She argues that a systems approach to supervision allows many more participants to engage in developing the evidence base for supervision simply because more people are included. She specifically highlights the benefits to research if service users and other participants who would normally be excluded, are included and the need to embrace policy developments to reflect how supervision is changing, supported by improvements to supervision research practice. Dugmore and colleagues further provide a theoretical and practice perspective on contemporary supervision by outlining an innovative model of live systemic supervision.

    This they argue is potentially transformative and challenges procedural and transactional practices in supervision practice thus making it more attractive to social care agencies.


    They argue that a systemic supervision model appears to offer and promote a supportive, containing environment that challenges and enables social workers to reflect critically on their work, fostering an inquisitive approach to social work that has applicability in a range of other settings including health and education. Education and training to support social work training has always been vital to its success and no collection of papers on supervision would be complete without giving attention to these.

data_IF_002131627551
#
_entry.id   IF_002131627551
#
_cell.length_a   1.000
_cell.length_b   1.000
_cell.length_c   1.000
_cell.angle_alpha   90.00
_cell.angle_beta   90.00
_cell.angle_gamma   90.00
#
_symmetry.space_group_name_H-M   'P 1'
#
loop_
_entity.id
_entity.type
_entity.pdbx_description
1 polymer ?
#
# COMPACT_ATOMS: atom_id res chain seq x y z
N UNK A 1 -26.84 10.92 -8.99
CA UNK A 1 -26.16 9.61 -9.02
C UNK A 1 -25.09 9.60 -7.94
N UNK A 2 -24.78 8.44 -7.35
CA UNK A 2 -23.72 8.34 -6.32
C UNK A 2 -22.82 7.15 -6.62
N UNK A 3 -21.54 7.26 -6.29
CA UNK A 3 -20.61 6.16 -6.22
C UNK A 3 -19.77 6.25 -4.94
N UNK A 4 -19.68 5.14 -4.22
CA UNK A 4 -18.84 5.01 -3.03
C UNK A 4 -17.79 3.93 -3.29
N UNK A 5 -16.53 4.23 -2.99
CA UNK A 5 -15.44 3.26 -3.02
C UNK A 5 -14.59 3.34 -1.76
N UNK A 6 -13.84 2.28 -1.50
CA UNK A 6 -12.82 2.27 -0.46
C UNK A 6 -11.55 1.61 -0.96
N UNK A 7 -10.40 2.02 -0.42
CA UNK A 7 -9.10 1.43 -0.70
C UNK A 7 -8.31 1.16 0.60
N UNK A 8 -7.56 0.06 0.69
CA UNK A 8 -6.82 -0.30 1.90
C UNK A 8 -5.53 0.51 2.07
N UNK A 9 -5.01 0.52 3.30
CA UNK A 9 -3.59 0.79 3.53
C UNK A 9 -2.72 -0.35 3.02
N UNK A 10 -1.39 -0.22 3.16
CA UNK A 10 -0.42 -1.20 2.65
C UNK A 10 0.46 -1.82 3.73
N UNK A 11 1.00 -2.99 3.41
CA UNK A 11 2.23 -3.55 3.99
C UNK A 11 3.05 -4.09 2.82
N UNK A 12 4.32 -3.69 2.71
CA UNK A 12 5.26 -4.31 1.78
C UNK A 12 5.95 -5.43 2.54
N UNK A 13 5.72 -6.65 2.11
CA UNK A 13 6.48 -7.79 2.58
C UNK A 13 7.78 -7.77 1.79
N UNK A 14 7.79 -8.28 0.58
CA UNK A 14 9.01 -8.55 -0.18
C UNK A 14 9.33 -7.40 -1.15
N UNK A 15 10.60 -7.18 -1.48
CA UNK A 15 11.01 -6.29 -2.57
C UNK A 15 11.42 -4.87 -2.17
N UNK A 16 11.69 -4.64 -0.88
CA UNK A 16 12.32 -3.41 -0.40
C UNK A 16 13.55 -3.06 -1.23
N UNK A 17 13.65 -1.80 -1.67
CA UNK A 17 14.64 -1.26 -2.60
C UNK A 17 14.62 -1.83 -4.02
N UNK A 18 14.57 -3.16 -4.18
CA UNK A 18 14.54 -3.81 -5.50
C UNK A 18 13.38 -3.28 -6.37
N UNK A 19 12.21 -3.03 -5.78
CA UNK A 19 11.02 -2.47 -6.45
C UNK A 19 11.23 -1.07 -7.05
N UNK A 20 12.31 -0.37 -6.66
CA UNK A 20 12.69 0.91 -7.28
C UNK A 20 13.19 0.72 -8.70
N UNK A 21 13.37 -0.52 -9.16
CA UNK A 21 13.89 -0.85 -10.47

The authors suggest that those in transition from practitioner to supervisor are still commonly reporting that they are feeling unprepared for their changing role and uncertain about what it entails. This is still relatively under-researched. Their paper explores their experiences of delivering an accredited post-qualifying supervision course as far back as to professionals from different sectors, diverse professional backgrounds, and with varying levels of supervisory experience.

    Some of the key outcomes incorporated both intended and unanticipated benefits. Canavera and Akesson examine supervision during social work education and training in Francophone West Africa.

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    Whilst much research examines supervision during social work training, learning on this topic is overwhelmingly focused on high-income countries with some notable exceptions in some middle income countries. In both countries, all of the stakeholders were working towards creating fluid, workable models for ensuring that field supervision is adequate, even when resources for social work itself — much less student supervision — are threadbare.

    The commitment and creativity that teachers and supervisors demonstrated to ensuring that students are able to grow, to learn, and to become more professional were developing and embodying new forms of supervisory practice that in many ways surpass those of their colonial forbears and embrace the egalitarian spirit of social work. From a Scandinavian perspective, Magnusson examines the experience of deploying group-based supervision in three Danish local authorities.

    The use of external supervisors provided a potential source of inspiration for refocussing the content of supervision away from managerial and administrative concerns towards fostering more positive roles between supervisors and supervisees based on their relationships. Finally, we include two papers that offer examples of particular techniques that have been evaluated to enhance supervision practice.

    Firstly Hafford-Letchfield and Huss offer us their experience of teaching social workers to use an arts-based tool through the use of visual imagery.